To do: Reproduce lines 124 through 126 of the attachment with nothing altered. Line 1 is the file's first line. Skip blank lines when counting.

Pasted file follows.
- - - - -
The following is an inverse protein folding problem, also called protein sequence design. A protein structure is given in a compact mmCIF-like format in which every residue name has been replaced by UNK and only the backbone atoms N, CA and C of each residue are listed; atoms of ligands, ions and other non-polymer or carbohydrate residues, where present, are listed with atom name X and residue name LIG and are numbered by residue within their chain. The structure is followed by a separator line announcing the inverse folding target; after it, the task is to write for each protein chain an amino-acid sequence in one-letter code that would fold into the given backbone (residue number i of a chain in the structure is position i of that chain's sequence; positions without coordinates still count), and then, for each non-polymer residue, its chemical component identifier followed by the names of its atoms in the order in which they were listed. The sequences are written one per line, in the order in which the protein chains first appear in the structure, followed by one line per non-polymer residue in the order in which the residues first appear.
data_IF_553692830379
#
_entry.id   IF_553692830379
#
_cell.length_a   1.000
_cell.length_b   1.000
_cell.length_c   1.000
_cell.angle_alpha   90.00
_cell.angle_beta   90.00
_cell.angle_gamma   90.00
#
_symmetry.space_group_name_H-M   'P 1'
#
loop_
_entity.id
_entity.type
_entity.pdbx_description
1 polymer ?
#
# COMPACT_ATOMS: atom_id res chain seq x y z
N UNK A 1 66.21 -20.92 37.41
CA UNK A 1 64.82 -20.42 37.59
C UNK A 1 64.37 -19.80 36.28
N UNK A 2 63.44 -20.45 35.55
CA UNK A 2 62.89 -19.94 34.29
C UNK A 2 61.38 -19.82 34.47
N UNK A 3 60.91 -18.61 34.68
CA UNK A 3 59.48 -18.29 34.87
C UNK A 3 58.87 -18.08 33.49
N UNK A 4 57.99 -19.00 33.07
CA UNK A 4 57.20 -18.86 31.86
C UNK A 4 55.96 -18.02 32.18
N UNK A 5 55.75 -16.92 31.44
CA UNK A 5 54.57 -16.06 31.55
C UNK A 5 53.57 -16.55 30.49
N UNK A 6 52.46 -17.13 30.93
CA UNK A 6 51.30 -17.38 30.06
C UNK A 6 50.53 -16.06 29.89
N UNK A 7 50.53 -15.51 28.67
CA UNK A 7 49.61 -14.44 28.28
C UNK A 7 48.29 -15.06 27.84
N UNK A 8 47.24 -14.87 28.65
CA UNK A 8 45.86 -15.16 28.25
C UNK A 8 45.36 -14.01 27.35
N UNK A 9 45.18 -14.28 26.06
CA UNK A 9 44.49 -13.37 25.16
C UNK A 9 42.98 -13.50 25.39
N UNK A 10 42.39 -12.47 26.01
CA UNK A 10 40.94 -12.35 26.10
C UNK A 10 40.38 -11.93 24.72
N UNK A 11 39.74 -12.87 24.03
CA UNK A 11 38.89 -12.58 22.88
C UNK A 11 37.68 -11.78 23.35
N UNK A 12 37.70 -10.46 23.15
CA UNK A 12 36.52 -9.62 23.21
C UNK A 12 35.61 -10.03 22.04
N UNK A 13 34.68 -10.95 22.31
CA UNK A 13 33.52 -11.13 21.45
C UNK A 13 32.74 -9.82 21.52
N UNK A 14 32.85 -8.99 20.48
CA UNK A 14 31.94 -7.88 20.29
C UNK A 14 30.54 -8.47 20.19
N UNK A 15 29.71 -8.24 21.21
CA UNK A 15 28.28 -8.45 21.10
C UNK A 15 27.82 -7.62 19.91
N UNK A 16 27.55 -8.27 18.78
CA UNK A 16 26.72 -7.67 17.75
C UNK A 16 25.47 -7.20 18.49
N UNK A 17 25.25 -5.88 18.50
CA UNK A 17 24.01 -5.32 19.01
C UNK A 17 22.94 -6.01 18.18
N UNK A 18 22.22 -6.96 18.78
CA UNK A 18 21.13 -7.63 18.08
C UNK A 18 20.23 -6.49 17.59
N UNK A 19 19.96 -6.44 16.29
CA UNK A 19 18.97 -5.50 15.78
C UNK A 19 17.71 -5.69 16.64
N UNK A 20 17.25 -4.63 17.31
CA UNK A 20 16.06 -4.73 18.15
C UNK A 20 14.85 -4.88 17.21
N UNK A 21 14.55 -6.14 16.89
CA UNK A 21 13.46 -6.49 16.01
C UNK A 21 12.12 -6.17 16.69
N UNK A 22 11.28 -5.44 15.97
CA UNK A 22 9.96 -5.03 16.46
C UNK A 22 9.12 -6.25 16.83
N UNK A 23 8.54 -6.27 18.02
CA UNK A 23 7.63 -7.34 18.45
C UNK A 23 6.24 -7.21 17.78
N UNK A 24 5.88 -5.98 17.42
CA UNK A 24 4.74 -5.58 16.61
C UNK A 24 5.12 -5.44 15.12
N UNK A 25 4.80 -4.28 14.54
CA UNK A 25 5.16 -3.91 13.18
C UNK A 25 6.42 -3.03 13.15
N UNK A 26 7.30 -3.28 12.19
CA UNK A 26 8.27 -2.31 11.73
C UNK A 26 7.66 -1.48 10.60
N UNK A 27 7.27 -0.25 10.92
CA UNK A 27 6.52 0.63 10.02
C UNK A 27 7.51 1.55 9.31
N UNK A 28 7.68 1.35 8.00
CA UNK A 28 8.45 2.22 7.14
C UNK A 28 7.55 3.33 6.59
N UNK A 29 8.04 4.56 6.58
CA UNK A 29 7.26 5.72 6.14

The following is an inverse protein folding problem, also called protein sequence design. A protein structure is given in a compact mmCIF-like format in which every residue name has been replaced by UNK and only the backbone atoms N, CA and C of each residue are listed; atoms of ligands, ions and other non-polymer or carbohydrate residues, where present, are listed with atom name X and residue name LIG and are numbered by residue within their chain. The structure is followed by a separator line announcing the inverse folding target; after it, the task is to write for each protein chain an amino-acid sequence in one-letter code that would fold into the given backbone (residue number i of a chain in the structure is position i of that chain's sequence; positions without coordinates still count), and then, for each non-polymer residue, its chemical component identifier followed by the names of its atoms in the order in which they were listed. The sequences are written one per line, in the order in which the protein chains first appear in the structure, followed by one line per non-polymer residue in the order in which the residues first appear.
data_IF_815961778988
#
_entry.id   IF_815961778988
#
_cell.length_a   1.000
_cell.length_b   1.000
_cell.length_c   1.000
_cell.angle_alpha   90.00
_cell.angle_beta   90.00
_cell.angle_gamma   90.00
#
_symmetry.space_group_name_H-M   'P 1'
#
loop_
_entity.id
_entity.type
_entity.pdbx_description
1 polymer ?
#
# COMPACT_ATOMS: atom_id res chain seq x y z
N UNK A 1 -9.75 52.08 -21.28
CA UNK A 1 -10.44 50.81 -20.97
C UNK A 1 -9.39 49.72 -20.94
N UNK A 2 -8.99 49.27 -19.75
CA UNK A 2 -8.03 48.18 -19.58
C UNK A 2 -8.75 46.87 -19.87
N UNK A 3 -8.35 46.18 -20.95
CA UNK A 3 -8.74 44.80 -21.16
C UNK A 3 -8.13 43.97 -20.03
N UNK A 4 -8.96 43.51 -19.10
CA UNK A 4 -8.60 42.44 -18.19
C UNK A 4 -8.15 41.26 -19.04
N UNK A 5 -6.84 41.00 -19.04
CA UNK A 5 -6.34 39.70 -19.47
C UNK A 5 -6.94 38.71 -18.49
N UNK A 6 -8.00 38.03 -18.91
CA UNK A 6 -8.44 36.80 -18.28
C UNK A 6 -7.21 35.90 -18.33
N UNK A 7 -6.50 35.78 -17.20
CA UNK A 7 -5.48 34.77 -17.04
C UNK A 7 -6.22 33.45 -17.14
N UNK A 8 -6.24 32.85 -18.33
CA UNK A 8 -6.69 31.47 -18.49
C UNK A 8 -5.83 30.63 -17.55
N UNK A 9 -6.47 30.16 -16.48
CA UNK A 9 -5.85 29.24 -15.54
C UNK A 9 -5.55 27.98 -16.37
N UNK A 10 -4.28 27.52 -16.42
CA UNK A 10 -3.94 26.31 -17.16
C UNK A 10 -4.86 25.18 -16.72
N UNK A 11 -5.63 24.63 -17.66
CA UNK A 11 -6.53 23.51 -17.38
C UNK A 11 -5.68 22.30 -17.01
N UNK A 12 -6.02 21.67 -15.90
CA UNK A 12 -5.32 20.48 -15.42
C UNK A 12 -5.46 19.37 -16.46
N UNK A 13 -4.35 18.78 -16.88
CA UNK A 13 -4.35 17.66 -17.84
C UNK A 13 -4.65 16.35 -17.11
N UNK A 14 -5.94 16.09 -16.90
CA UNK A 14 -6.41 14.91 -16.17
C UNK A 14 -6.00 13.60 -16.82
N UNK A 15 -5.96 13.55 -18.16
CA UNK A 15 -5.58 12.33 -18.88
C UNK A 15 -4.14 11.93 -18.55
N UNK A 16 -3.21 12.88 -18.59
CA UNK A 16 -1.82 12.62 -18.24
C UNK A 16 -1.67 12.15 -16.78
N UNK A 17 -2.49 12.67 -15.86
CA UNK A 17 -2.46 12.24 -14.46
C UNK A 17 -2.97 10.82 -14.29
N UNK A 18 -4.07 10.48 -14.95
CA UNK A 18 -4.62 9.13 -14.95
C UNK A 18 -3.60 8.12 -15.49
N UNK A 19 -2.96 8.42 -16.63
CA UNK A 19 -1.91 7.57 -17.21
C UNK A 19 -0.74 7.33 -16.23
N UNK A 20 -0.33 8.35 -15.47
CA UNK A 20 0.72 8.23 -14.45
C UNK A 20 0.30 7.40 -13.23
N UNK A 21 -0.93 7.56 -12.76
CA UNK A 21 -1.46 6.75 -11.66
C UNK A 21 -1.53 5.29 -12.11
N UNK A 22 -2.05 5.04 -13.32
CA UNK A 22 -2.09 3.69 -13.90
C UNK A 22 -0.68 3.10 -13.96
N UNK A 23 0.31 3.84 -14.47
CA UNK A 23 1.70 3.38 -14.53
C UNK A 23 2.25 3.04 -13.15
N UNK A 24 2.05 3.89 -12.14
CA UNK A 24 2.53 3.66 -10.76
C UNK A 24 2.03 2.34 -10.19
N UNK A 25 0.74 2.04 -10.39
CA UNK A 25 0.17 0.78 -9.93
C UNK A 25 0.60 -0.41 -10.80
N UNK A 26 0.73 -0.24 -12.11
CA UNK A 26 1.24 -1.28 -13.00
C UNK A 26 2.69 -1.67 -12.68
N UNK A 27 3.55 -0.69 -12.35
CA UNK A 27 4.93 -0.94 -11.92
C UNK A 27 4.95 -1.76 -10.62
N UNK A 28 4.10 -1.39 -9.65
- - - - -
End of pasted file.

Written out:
_entity.type
_entity.pdbx_description
1 polymer ?